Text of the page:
Unicode’s Universal Character Set (UCS) has a potential capacity to support over 1 million characters. Each UCS character is mapped to a code point, which is an integer between 0 and 1,114,111, used to represent each character within the internal logic of text processing software (1,114,112 = 220 + 216 or 17 × 216, or hexadecimal 110000 code points).
As of Unicode 6.2, released in September 2012, 249,764 (22.4%) of these code points are assigned, including 110,182 (9.9%) encoded characters, 137,468 (12.3%) reserved for private use, 2,048 for surrogates, and 66 designated noncharacters, leaving 864,348 (77.6%) unassigned. The number of encoded characters is made up as follows:
- 109,976 graphical characters (some of which are invisible, but are still counted as graphical)
- 206 special purpose characters for control and formatting.
(See the summary table for a more detailed breakdown).
Unicode characters can be categorized in many ways. Every character is assigned a script or a symbol (though many are assigned the common or inherited scripts where they inherit the script from the adjacent character). In Unicode a script is a coherent writing system that includes letters but also may include script-specific punctuation, diacritic and other marks and numerals and symbols. A single script supports one or more languages. Symbols, including control characters, are relevant for their meaning, not their speech.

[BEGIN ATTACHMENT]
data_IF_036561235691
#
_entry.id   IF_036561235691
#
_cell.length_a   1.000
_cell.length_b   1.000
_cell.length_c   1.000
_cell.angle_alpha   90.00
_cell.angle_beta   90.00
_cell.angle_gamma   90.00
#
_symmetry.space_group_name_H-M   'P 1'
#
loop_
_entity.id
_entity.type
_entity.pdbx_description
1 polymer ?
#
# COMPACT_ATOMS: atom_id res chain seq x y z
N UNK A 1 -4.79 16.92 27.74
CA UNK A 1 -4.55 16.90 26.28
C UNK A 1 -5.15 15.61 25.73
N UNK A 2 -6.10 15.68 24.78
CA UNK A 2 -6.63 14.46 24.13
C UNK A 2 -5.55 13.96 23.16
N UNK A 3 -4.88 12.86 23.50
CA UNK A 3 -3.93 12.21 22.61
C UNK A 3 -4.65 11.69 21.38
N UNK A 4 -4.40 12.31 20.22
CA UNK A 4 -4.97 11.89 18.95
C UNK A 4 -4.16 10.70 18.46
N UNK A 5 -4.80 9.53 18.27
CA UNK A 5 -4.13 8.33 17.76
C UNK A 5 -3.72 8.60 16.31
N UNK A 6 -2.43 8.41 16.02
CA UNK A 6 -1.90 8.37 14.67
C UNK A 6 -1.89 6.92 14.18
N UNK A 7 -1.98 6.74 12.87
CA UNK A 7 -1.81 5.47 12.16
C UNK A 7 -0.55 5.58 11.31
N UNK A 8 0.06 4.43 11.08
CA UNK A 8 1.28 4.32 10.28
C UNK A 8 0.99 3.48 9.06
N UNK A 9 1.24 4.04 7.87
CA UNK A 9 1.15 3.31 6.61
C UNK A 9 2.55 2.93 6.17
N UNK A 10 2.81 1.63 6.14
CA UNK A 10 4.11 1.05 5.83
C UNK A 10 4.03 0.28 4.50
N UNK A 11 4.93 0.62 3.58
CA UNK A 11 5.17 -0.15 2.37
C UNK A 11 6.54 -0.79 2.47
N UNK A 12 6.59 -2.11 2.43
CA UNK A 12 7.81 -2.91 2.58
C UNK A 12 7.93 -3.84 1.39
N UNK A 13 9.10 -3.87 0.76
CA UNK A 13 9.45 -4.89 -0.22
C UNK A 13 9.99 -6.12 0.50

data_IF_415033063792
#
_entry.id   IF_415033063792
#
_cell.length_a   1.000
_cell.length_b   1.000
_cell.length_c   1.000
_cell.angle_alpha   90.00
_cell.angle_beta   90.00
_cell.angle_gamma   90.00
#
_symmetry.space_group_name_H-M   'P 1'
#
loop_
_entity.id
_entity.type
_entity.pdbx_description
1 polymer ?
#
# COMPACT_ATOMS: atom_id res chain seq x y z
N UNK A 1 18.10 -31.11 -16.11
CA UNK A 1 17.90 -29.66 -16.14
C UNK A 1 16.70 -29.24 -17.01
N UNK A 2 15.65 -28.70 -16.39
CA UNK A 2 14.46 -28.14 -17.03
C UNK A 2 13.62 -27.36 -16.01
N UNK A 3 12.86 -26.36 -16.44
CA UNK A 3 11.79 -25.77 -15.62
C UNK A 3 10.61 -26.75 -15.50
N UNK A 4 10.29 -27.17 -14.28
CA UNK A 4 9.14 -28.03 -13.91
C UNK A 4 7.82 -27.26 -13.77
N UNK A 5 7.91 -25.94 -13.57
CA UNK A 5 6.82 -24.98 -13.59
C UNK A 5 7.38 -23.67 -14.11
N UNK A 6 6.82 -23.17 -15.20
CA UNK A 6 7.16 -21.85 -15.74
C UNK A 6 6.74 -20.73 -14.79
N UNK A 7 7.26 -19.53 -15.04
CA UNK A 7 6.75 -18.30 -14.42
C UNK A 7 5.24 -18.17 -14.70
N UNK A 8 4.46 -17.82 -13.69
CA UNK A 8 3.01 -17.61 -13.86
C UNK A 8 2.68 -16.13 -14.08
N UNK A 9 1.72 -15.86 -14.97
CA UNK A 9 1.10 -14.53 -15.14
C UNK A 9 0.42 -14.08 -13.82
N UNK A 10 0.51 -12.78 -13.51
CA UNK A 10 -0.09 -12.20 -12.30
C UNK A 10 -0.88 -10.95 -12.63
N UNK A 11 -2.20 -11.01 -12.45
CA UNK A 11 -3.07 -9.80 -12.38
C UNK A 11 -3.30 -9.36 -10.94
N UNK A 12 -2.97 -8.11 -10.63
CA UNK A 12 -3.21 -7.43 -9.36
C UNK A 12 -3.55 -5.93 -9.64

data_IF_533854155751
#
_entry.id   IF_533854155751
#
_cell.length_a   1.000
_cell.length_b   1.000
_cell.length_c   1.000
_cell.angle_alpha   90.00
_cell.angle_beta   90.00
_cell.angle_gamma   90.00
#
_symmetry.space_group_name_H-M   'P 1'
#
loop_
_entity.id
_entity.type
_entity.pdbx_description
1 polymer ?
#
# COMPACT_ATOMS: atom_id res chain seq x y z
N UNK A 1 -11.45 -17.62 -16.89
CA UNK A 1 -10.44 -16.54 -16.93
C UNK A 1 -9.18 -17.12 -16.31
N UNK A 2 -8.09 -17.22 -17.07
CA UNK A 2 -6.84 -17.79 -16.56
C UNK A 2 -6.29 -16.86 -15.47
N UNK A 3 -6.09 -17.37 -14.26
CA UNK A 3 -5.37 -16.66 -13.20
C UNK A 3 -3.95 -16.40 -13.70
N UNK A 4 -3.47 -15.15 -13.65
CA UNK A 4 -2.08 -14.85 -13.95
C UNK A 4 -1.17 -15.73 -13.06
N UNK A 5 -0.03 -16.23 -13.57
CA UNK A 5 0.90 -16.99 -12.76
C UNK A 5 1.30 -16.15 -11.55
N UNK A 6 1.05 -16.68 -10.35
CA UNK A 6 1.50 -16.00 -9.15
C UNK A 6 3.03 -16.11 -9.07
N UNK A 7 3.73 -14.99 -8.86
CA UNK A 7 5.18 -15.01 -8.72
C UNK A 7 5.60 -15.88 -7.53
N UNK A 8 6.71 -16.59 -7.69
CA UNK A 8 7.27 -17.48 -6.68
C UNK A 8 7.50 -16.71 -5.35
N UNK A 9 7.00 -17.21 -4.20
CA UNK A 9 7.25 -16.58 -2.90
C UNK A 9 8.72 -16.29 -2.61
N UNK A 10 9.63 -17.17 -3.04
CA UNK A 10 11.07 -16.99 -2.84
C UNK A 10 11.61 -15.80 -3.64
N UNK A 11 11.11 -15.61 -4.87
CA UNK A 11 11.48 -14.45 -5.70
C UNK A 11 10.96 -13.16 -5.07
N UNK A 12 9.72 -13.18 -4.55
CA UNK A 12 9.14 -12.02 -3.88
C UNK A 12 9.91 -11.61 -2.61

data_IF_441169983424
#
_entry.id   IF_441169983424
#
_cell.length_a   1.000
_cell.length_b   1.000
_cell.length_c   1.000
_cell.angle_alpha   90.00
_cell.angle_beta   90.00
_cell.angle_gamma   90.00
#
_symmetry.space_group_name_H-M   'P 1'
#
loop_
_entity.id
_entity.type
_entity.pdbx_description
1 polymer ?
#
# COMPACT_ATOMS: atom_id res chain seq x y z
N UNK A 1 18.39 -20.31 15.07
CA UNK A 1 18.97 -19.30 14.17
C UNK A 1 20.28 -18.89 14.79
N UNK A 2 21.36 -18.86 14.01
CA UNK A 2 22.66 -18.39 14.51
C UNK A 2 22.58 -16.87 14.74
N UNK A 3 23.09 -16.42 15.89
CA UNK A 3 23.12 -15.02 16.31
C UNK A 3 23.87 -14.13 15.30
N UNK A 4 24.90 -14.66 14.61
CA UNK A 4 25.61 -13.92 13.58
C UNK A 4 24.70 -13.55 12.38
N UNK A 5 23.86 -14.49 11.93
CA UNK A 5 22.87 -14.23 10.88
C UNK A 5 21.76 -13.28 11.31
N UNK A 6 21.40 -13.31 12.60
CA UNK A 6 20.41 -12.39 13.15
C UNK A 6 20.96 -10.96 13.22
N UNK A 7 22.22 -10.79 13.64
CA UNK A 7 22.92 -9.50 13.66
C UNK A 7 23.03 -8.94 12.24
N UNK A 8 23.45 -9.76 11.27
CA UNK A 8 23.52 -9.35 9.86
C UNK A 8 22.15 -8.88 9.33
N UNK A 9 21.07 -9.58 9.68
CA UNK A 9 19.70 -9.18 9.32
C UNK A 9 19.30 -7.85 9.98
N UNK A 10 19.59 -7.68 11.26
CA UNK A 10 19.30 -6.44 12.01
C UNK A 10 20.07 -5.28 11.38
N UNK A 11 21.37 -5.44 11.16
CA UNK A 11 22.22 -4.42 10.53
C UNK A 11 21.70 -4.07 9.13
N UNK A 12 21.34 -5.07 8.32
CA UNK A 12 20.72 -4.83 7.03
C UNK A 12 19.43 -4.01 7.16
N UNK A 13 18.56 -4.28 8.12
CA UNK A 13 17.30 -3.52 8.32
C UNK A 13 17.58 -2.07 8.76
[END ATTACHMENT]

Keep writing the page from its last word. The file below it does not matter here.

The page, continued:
Characters are assigned in blocks of characters. A block is a single group of code points. Every character is also assigned a general category and subcategory. The general categories are: letter, mark, number, punctuation, symbol, or control (in other words a formatting or non-graphical character).
The blocks of characters are assigned according to various planes. Most characters are currently assigned to the first plane: the Basic Multilingual Plane. This is to help ease the transition for legacy software since the Basic Multilingual Plane is addressable with just two octet bytes. The characters outside the first plane usually have very specialized or rare use.
The first 256 code points correspond with those of ISO 8859-1, the most popular 8-bit character encoding in the Western world. As a result, the first 128 characters are also identical to ASCII. Though Unicode refers to these as a Latin script block, these two blocks contain many characters that are commonly useful outside of the Latin script. In general, not all characters in a given block need be of the same script, and a given script can occur in several different blocks.
All available codepoints are located on 17 Planes, each plane corresponding with the value of the hexadecimal digits (0–9, A–F) preceding the four final ones: hence U+24321 is in Plane 2, U+4321 is in Plane 0 (implicitly read U+04321), and U+10A200 would be in Plane 16 (for Hex 10=decimal 16). Within one plane, the range of code points is hexadecimal 0000–FFFF, yielding a maximum of 65,536 code points. Some planes restrict code points to a subset of that range.